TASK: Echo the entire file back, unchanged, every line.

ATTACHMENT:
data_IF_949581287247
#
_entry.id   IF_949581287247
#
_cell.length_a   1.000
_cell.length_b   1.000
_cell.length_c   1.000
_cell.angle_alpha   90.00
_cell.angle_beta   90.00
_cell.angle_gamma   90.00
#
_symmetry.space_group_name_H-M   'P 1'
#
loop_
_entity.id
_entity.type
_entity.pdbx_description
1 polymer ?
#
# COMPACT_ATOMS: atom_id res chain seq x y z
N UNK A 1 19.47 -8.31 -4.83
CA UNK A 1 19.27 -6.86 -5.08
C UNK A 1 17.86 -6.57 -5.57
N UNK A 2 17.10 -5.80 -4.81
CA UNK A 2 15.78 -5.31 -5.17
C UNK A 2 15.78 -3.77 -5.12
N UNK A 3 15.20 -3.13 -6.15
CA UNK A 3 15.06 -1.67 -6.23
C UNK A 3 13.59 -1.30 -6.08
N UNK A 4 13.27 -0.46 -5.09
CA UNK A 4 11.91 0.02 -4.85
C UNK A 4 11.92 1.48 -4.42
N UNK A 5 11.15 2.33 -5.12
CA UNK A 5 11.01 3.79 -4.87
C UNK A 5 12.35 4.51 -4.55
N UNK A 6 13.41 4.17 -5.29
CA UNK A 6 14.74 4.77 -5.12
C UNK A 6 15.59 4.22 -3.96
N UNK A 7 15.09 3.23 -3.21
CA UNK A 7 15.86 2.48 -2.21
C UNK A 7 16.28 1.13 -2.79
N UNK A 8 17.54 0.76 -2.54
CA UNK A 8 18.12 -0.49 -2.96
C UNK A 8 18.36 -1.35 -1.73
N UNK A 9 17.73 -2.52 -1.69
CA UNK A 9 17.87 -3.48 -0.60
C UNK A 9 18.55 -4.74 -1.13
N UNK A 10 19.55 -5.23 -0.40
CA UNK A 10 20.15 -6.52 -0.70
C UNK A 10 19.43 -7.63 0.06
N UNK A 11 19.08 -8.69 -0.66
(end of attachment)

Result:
data_IF_949581287247
#
_entry.id   IF_949581287247
#
_cell.length_a   1.000
_cell.length_b   1.000
_cell.length_c   1.000
_cell.angle_alpha   90.00
_cell.angle_beta   90.00
_cell.angle_gamma   90.00
#
_symmetry.space_group_name_H-M   'P 1'
#
loop_
_entity.id
_entity.type
_entity.pdbx_description
1 polymer ?
#
# COMPACT_ATOMS: atom_id res chain seq x y z
N UNK A 1 19.47 -8.31 -4.83
CA UNK A 1 19.27 -6.86 -5.08
C UNK A 1 17.86 -6.57 -5.57
N UNK A 2 17.10 -5.80 -4.81
CA UNK A 2 15.78 -5.31 -5.17
C UNK A 2 15.78 -3.77 -5.12
N UNK A 3 15.20 -3.13 -6.15
CA UNK A 3 15.06 -1.67 -6.23
C UNK A 3 13.59 -1.30 -6.08
N UNK A 4 13.27 -0.46 -5.09
CA UNK A 4 11.91 0.02 -4.85
C UNK A 4 11.92 1.48 -4.42
N UNK A 5 11.15 2.33 -5.12
CA UNK A 5 11.01 3.79 -4.87
C UNK A 5 12.35 4.51 -4.55
N UNK A 6 13.41 4.17 -5.29
CA UNK A 6 14.74 4.77 -5.12
C UNK A 6 15.59 4.22 -3.96
N UNK A 7 15.09 3.23 -3.21
CA UNK A 7 15.86 2.48 -2.21
C UNK A 7 16.28 1.13 -2.79
N UNK A 8 17.54 0.76 -2.54
CA UNK A 8 18.12 -0.49 -2.96
C UNK A 8 18.36 -1.35 -1.73
N UNK A 9 17.73 -2.52 -1.69
CA UNK A 9 17.87 -3.48 -0.60
C UNK A 9 18.55 -4.74 -1.13
N UNK A 10 19.55 -5.23 -0.40
CA UNK A 10 20.15 -6.52 -0.70
C UNK A 10 19.43 -7.63 0.06
N UNK A 11 19.08 -8.69 -0.66